On cross-examination, Sarah admitted lying to the police by telling them that Jack had run away.

According to Sarah, when she talked to Stennett, she was "under severe duress" imposed by the police. She admitted telling Stennett that defendant would spank the children with a belt or a shoe. However, she denied saying that defendant killed the dog because it had been barking or that he made her watch. She admitted talking to a different social worker about the cat but denied talking to Stennett about it. She no longer had the cat, she admitted, but, she added, "[T]he cat didn't die."

II

MISINSTRUCTION ON THE MALICE ELEMENT OF ANIMAL CRUELTY

Defendant contends that the trial court misinstructed the jury regarding the malice element of animal cruelty.

A. Additional Factual and Procedural Background.

The jury was instructed that animal cruelty required that defendant have acted "maliciously." It then instructed: "The words 'malice' and 'maliciously' mean a wish to vex, annoy, or injure another person or animal, or an intent to do a wrongful act." (CALJIC No. 1.22.)

Defense counsel objected to this definition of malice, citing a case that is not named in the record, but that apparently was People v. Dunn (1974) 39 Cal.App.3d 418. The trial court overruled the objection.

In closing argument, the prosecutor argued that defendant killed Jack to punish C.: "The defendant's actions in taking Jack and throwing him to the ground and stabbing him were to punish C. . . . for letting the dog out of the kennel, a rule that was put in place by the defendant, and it made the defendant mad that his rules were not being followed, and he was going to make an example, and he used Jack."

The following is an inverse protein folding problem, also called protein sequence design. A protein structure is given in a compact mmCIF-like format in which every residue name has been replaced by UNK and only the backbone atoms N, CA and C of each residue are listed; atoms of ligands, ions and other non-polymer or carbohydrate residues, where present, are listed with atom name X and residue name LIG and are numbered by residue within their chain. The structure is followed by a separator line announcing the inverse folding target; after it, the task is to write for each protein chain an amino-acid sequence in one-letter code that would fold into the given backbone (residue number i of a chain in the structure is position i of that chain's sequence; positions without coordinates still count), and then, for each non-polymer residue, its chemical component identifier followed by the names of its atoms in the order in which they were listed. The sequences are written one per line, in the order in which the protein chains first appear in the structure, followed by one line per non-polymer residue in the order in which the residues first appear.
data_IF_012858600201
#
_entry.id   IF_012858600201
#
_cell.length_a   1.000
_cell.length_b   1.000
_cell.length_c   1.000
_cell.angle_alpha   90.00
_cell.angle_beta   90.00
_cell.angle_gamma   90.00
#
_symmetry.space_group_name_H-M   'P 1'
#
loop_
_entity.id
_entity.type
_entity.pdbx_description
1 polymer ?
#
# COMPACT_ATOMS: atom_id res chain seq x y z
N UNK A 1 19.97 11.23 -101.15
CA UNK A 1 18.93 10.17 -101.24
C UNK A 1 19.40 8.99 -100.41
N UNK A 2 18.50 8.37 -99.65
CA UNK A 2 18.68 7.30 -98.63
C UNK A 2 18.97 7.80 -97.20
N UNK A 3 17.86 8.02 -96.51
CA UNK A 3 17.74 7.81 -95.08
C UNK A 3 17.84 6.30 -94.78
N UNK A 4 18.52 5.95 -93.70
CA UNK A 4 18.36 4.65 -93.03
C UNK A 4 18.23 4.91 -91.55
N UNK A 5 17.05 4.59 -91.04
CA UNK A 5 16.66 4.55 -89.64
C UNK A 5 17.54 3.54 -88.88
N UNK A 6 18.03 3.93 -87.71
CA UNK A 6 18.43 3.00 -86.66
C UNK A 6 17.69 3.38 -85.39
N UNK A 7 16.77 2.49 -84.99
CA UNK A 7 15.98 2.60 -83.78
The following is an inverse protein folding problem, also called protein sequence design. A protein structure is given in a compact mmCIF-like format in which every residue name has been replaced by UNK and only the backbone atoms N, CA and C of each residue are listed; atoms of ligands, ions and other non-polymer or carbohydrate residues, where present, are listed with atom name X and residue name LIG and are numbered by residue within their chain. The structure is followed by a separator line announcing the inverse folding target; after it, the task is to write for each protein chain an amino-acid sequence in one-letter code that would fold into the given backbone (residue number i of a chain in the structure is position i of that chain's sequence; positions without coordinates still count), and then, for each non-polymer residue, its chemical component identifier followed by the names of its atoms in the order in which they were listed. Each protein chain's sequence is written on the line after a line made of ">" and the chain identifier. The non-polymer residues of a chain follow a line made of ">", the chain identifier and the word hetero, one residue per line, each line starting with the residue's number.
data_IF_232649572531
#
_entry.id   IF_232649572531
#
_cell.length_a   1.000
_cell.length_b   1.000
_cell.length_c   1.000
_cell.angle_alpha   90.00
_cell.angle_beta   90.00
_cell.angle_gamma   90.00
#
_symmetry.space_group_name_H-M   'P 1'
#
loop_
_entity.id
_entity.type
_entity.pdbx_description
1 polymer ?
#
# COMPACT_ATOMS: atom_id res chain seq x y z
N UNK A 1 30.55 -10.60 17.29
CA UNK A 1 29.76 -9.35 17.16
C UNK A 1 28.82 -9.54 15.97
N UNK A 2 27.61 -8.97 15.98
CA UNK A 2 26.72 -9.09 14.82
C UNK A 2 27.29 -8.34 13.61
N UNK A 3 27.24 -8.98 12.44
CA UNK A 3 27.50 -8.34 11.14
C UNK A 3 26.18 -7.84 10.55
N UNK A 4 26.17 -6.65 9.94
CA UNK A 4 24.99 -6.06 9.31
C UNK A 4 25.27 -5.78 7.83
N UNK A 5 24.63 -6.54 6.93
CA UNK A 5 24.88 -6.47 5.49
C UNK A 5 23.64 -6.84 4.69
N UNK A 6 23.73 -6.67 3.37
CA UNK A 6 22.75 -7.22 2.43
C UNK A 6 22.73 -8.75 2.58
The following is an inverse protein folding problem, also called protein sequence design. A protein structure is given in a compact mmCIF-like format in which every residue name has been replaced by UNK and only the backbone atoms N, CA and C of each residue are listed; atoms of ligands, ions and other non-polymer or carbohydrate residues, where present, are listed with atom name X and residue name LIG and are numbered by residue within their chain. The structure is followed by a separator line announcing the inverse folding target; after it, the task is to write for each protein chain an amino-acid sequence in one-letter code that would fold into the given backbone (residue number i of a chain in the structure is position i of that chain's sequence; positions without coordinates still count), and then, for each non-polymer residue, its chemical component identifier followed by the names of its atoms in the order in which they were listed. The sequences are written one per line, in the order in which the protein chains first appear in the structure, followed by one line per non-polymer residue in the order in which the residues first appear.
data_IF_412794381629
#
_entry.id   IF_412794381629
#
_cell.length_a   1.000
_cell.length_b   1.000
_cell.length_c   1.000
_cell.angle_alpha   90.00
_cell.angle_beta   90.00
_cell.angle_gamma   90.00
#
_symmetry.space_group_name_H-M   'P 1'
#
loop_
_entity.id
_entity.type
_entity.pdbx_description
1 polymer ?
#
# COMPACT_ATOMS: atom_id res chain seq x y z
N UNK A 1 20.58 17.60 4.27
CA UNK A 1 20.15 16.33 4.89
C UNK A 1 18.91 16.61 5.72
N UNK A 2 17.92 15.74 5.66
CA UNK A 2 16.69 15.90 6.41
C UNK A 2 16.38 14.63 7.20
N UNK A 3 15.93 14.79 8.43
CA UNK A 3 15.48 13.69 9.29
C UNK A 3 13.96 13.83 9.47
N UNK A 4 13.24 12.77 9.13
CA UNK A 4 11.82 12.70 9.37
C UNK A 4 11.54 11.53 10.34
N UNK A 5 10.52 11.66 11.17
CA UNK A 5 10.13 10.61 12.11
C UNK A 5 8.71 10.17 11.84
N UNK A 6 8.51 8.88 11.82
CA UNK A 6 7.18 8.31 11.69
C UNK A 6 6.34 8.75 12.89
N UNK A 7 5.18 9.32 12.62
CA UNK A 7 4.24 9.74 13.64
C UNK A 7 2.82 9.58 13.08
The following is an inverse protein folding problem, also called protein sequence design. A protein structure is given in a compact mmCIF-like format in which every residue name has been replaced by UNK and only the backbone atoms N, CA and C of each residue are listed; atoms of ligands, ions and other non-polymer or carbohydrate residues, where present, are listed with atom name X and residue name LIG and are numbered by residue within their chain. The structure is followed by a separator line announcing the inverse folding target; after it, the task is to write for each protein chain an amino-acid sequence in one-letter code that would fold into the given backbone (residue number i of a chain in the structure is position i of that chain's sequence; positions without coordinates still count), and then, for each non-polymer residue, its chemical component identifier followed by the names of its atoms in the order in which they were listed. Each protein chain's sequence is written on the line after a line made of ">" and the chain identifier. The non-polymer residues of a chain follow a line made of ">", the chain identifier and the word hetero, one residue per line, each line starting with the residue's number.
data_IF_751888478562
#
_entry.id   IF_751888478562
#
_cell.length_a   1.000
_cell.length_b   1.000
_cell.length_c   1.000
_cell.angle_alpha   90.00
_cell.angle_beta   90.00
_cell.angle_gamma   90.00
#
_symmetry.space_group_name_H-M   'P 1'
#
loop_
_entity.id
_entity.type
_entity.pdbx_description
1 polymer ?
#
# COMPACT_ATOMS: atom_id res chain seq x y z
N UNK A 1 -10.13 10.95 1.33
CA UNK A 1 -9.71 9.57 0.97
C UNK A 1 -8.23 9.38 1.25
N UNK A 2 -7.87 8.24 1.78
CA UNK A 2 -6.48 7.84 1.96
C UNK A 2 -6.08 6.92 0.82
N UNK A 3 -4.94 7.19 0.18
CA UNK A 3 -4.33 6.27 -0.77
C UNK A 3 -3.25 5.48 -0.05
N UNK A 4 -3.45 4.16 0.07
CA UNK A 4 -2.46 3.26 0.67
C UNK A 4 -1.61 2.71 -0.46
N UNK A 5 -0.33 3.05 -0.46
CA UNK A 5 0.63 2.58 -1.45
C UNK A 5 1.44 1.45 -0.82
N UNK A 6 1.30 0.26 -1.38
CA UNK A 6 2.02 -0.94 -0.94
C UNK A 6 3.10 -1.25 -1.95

The prosecutor also argued that defendant also intended to punish Sarah and her other children: "And why did he make Ms. R[.] watch? Probably to show that he was in control, to show the example because he knew that she let the dog in sometimes, and she gave C. a little more leeway and the other children a little more leeway than he thought was appropriate, and he was using that dog as punishment, punishment to C. and the whole family."

B. Analysis.

Defendant was charged with animal cruelty under Penal Code section 597, subdivision (a). This subdivision requires that the defendant act "maliciously and intentionally."

Penal Code section 7 defines "malice" in general as "a wish to vex, annoy, or injure another person, or an intent to do a wrongful act . . . ." (Pen. Code, § 7, par. 4.)

Defendant relies on People v. Dunn, supra, 39 Cal.App.3d 418. There, the defendant was charged with animal cruelty under Penal Code section 597, subdivision (a). The trial court instructed that malice meant "an intent to do a wrongful act." (Dunn, at p. 420.)

At the time, Penal Code section 597 was written very differently. Penal Code section 597, subdivision (a) (hereafter subdivision (a)) applied exclusively to cruelty to an animal owned by another; it expressly required malice. Penal Code section 597, subdivision (b) (hereafter subdivision (b)) applied to cruelty to any animal, and it did not expressly require malice. (People v. Dunn, supra, 39 Cal.App.3d at p. 420; see Stats. 1972, ch. 779, ยง 1, p. 1394.) The defendant therefore ...